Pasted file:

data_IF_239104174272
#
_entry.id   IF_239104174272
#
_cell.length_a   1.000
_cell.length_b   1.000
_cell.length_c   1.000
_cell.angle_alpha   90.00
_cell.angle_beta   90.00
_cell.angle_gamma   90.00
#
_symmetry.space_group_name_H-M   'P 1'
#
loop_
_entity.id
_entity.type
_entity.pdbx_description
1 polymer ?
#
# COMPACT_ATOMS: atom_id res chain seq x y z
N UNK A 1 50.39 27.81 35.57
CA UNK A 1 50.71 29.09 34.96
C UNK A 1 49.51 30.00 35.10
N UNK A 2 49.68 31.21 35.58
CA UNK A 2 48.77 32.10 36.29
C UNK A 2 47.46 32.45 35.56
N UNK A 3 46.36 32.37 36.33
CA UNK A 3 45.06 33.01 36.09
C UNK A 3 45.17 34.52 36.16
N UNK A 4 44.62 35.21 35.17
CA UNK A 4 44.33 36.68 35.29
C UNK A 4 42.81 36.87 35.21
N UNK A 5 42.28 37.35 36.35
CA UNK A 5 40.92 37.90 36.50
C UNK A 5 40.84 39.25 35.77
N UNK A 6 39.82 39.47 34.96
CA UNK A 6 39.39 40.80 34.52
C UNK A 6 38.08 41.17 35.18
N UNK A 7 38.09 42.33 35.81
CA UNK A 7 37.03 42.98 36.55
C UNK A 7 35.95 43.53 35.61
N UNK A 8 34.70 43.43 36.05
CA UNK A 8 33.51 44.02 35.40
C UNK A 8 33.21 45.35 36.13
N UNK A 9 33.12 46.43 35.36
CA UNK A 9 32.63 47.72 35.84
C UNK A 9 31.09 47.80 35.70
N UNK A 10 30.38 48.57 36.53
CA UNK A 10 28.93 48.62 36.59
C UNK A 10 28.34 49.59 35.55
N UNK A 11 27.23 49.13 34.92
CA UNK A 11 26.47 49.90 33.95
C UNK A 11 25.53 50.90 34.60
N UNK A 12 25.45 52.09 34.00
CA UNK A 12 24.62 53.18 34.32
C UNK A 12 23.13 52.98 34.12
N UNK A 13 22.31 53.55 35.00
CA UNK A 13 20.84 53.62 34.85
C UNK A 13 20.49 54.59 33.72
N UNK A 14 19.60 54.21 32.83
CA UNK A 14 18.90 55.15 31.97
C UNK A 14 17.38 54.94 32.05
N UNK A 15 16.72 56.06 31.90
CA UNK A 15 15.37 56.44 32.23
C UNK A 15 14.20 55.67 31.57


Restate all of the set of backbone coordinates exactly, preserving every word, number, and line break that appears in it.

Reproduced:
data_IF_239104174272
#
_entry.id   IF_239104174272
#
_cell.length_a   1.000
_cell.length_b   1.000
_cell.length_c   1.000
_cell.angle_alpha   90.00
_cell.angle_beta   90.00
_cell.angle_gamma   90.00
#
_symmetry.space_group_name_H-M   'P 1'
#
loop_
_entity.id
_entity.type
_entity.pdbx_description
1 polymer ?
#
# COMPACT_ATOMS: atom_id res chain seq x y z
N UNK A 1 50.39 27.81 35.57
CA UNK A 1 50.71 29.09 34.96
C UNK A 1 49.51 30.00 35.10
N UNK A 2 49.68 31.21 35.58
CA UNK A 2 48.77 32.10 36.29
C UNK A 2 47.46 32.45 35.56
N UNK A 3 46.36 32.37 36.33
CA UNK A 3 45.06 33.01 36.09
C UNK A 3 45.17 34.52 36.16
N UNK A 4 44.62 35.21 35.17
CA UNK A 4 44.33 36.68 35.29
C UNK A 4 42.81 36.87 35.21
N UNK A 5 42.28 37.35 36.35
CA UNK A 5 40.92 37.90 36.50
C UNK A 5 40.84 39.25 35.77
N UNK A 6 39.82 39.47 34.96
CA UNK A 6 39.39 40.80 34.52
C UNK A 6 38.08 41.17 35.18
N UNK A 7 38.09 42.33 35.81
CA UNK A 7 37.03 42.98 36.55
C UNK A 7 35.95 43.53 35.61
N UNK A 8 34.70 43.43 36.05
CA UNK A 8 33.51 44.02 35.40
C UNK A 8 33.21 45.35 36.13
N UNK A 9 33.12 46.43 35.36
CA UNK A 9 32.63 47.72 35.84
C UNK A 9 31.09 47.80 35.70
N UNK A 10 30.38 48.57 36.53
CA UNK A 10 28.93 48.62 36.59
C UNK A 10 28.34 49.59 35.55
N UNK A 11 27.23 49.13 34.92
CA UNK A 11 26.47 49.90 33.95
C UNK A 11 25.53 50.90 34.60
N UNK A 12 25.45 52.09 34.00
CA UNK A 12 24.62 53.18 34.32
C UNK A 12 23.13 52.98 34.12
N UNK A 13 22.31 53.55 35.00
CA UNK A 13 20.84 53.62 34.85
C UNK A 13 20.49 54.59 33.72
N UNK A 14 19.60 54.21 32.83
CA UNK A 14 18.90 55.15 31.97
C UNK A 14 17.38 54.94 32.05
N UNK A 15 16.72 56.06 31.90
CA UNK A 15 15.37 56.44 32.23
C UNK A 15 14.20 55.67 31.57